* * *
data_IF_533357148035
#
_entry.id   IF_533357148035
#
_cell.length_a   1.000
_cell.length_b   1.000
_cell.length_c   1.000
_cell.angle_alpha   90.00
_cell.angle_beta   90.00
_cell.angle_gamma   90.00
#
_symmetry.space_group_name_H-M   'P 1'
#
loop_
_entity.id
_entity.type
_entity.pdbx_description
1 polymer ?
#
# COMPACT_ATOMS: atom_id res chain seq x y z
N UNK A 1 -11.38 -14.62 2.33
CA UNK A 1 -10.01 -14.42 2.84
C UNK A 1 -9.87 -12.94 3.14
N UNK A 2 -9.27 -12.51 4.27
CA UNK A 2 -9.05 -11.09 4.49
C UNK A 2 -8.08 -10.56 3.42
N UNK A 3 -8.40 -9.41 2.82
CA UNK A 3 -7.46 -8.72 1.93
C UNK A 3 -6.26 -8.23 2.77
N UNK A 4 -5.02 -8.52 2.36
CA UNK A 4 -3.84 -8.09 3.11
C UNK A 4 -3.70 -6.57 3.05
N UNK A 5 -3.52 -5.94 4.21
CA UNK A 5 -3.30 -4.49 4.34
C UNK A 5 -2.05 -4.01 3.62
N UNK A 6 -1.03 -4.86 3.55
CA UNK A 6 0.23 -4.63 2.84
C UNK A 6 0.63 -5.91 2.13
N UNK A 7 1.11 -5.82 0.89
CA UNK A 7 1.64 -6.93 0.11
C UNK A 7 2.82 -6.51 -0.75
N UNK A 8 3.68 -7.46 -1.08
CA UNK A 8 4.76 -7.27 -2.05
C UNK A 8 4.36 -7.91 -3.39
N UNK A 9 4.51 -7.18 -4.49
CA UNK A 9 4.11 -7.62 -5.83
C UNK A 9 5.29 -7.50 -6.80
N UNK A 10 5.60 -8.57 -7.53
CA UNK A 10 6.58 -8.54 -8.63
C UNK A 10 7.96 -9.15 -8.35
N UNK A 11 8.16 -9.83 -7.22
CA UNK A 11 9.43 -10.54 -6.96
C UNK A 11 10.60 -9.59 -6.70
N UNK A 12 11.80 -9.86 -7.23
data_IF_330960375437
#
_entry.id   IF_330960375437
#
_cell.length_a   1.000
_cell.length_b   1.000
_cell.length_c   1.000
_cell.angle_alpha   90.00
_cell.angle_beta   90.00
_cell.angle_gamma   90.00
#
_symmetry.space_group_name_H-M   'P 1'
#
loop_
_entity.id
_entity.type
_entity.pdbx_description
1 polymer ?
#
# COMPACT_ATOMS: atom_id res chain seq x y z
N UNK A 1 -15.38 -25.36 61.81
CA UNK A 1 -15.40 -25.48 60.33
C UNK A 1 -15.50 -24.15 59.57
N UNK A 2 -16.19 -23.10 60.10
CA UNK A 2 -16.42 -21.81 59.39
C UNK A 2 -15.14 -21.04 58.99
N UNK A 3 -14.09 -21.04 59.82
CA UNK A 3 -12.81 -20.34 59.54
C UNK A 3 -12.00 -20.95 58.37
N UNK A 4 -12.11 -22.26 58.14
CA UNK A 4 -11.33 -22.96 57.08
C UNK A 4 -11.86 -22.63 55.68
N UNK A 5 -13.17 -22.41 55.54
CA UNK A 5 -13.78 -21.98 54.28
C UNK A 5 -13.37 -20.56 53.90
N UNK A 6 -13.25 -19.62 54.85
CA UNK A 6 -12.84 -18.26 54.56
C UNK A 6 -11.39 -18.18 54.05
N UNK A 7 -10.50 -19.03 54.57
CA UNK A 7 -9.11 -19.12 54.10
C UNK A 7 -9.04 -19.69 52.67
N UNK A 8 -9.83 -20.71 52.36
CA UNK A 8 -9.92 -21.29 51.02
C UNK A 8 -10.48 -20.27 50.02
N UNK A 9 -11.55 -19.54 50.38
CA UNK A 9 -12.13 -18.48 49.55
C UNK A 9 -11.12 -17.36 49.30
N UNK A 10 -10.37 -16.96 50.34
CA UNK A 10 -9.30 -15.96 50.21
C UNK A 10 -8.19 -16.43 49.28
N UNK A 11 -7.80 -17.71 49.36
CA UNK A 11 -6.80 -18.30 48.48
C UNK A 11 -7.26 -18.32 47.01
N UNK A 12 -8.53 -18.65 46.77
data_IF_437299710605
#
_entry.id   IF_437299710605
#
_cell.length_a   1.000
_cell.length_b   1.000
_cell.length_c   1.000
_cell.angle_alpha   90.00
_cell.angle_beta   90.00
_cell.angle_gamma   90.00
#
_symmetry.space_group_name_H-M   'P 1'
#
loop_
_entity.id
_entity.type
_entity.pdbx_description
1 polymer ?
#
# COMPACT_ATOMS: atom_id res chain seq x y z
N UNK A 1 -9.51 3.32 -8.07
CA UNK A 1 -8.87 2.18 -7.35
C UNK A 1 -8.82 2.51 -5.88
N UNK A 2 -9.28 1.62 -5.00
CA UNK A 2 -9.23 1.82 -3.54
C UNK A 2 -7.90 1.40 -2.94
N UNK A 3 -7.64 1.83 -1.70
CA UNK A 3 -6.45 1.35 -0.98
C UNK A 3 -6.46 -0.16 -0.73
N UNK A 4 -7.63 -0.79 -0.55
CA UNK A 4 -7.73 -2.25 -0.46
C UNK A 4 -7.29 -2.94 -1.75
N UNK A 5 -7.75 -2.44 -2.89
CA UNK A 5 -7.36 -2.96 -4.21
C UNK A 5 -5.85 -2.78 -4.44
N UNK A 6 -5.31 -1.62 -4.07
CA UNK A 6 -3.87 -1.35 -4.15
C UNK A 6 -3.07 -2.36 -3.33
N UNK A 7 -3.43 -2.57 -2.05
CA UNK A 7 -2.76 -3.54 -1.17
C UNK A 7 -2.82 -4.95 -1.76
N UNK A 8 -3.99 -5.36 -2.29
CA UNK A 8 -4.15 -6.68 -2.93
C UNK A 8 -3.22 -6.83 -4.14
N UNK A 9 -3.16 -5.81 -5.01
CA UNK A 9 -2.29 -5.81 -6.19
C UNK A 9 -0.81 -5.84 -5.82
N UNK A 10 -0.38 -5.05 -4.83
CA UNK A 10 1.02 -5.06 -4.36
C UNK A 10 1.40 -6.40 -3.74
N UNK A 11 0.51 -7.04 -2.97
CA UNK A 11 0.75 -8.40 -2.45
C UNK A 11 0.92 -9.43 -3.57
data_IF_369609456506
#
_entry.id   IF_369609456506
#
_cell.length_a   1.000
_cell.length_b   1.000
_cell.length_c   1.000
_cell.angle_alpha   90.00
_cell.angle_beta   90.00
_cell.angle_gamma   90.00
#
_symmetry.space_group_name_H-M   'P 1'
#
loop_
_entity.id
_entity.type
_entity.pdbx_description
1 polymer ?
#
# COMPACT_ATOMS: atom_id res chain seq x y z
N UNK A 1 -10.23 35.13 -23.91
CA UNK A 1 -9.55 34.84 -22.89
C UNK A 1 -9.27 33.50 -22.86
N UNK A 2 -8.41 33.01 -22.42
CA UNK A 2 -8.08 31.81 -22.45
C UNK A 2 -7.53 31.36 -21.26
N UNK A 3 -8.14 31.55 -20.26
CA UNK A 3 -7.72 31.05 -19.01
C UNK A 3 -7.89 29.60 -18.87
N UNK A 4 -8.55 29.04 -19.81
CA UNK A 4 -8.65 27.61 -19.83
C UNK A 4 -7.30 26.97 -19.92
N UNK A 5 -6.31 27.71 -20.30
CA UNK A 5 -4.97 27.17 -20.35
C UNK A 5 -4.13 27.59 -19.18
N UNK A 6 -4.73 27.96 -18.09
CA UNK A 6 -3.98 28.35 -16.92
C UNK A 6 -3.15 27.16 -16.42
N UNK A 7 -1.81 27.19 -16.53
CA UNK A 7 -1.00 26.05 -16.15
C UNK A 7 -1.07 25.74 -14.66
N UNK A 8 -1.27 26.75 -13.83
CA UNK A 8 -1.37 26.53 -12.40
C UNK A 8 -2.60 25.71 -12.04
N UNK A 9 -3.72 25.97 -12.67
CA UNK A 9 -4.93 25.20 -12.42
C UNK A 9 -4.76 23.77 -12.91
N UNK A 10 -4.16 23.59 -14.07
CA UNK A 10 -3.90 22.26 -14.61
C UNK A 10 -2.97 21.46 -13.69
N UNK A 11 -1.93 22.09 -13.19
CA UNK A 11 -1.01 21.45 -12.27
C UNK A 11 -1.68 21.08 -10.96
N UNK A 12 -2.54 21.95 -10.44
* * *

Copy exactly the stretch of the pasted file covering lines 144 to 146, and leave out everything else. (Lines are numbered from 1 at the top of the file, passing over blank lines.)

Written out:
N UNK A 6 -5.31 -1.62 -4.07
CA UNK A 6 -3.87 -1.35 -4.15
C UNK A 6 -3.07 -2.36 -3.33